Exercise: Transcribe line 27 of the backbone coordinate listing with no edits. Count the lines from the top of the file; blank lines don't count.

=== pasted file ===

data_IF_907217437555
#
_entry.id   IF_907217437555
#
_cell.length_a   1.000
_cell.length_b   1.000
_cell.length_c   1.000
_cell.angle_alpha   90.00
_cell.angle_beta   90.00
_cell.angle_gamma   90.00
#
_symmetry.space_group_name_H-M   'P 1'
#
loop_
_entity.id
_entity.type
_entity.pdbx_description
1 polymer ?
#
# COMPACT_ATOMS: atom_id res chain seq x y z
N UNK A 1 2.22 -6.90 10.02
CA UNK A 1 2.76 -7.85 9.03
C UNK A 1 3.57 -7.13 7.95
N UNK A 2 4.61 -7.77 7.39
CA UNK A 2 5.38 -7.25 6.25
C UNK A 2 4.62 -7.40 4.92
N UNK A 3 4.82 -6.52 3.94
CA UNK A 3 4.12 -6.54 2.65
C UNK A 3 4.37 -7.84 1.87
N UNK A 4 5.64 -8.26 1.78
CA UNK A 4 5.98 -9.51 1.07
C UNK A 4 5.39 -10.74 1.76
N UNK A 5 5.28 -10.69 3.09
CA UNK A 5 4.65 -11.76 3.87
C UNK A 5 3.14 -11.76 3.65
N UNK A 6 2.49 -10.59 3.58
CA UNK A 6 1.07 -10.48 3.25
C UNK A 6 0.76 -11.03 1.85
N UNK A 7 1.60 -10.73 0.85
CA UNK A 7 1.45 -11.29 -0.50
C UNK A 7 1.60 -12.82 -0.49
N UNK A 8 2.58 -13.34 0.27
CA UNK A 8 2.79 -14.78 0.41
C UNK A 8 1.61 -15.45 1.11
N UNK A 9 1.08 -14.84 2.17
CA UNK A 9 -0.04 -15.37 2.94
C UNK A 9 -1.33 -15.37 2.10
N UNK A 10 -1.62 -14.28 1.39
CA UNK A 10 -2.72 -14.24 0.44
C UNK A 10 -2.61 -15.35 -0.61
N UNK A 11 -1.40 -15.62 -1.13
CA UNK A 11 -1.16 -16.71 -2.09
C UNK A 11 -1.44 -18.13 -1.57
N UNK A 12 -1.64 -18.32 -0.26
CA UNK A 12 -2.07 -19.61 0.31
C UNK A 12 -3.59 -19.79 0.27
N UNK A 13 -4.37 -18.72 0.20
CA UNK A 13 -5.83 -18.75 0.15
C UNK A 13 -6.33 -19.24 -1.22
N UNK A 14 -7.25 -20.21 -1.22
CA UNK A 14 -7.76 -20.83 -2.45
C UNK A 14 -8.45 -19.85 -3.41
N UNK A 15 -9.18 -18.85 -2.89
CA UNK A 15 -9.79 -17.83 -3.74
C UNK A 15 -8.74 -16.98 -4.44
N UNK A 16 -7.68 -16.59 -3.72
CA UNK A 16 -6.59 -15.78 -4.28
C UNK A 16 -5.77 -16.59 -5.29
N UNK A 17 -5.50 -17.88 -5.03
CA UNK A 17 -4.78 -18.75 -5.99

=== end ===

N UNK A 3 4.82 -6.52 3.94